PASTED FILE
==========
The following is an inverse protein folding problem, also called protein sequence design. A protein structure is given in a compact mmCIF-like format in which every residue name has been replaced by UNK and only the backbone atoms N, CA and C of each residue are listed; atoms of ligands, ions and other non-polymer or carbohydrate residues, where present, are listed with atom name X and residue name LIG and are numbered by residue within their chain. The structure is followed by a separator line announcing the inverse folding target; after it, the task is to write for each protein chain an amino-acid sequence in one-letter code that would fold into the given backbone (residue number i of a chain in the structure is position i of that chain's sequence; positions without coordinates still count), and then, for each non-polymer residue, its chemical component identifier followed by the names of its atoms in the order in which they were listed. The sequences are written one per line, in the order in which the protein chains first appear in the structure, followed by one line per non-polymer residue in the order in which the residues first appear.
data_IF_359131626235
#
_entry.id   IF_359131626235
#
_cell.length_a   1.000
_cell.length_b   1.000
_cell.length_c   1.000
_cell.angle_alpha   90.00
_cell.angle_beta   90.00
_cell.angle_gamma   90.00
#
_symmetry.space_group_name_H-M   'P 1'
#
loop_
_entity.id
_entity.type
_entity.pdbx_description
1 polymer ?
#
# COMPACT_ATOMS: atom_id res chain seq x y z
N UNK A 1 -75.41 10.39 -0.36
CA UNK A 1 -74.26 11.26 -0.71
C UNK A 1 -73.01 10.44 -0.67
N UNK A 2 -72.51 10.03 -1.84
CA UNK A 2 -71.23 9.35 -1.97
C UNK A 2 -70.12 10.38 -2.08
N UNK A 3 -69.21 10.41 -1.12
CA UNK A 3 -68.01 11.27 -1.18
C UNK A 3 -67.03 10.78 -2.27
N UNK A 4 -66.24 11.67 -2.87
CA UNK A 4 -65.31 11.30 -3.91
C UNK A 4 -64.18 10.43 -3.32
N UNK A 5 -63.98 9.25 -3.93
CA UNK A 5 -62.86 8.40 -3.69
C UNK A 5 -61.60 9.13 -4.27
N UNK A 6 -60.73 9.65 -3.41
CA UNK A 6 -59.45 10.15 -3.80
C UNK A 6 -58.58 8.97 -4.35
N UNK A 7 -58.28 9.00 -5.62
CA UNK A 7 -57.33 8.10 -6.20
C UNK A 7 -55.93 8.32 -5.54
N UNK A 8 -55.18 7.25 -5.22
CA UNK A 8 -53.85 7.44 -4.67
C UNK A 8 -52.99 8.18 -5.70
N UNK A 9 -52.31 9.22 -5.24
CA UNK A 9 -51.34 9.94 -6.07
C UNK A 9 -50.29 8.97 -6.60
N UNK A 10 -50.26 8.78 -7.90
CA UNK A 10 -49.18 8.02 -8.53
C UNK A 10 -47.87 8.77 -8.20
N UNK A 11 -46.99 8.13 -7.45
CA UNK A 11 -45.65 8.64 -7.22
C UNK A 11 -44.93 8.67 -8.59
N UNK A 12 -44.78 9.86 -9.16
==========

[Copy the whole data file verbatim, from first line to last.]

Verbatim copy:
The following is an inverse protein folding problem, also called protein sequence design. A protein structure is given in a compact mmCIF-like format in which every residue name has been replaced by UNK and only the backbone atoms N, CA and C of each residue are listed; atoms of ligands, ions and other non-polymer or carbohydrate residues, where present, are listed with atom name X and residue name LIG and are numbered by residue within their chain. The structure is followed by a separator line announcing the inverse folding target; after it, the task is to write for each protein chain an amino-acid sequence in one-letter code that would fold into the given backbone (residue number i of a chain in the structure is position i of that chain's sequence; positions without coordinates still count), and then, for each non-polymer residue, its chemical component identifier followed by the names of its atoms in the order in which they were listed. The sequences are written one per line, in the order in which the protein chains first appear in the structure, followed by one line per non-polymer residue in the order in which the residues first appear.
data_IF_359131626235
#
_entry.id   IF_359131626235
#
_cell.length_a   1.000
_cell.length_b   1.000
_cell.length_c   1.000
_cell.angle_alpha   90.00
_cell.angle_beta   90.00
_cell.angle_gamma   90.00
#
_symmetry.space_group_name_H-M   'P 1'
#
loop_
_entity.id
_entity.type
_entity.pdbx_description
1 polymer ?
#
# COMPACT_ATOMS: atom_id res chain seq x y z
N UNK A 1 -75.41 10.39 -0.36
CA UNK A 1 -74.26 11.26 -0.71
C UNK A 1 -73.01 10.44 -0.67
N UNK A 2 -72.51 10.03 -1.84
CA UNK A 2 -71.23 9.35 -1.97
C UNK A 2 -70.12 10.38 -2.08
N UNK A 3 -69.21 10.41 -1.12
CA UNK A 3 -68.01 11.27 -1.18
C UNK A 3 -67.03 10.78 -2.27
N UNK A 4 -66.24 11.67 -2.87
CA UNK A 4 -65.31 11.30 -3.91
C UNK A 4 -64.18 10.43 -3.32
N UNK A 5 -63.98 9.25 -3.93
CA UNK A 5 -62.86 8.40 -3.69
C UNK A 5 -61.60 9.13 -4.27
N UNK A 6 -60.73 9.65 -3.41
CA UNK A 6 -59.45 10.15 -3.80
C UNK A 6 -58.58 8.97 -4.35
N UNK A 7 -58.28 9.00 -5.62
CA UNK A 7 -57.33 8.10 -6.20
C UNK A 7 -55.93 8.32 -5.54
N UNK A 8 -55.18 7.25 -5.22
CA UNK A 8 -53.85 7.44 -4.67
C UNK A 8 -52.99 8.18 -5.70
N UNK A 9 -52.31 9.22 -5.24
CA UNK A 9 -51.34 9.94 -6.07
C UNK A 9 -50.29 8.97 -6.60
N UNK A 10 -50.26 8.78 -7.90
CA UNK A 10 -49.18 8.02 -8.53
C UNK A 10 -47.87 8.77 -8.20
N UNK A 11 -46.99 8.13 -7.45
CA UNK A 11 -45.65 8.64 -7.22
C UNK A 11 -44.93 8.67 -8.59
N UNK A 12 -44.78 9.86 -9.16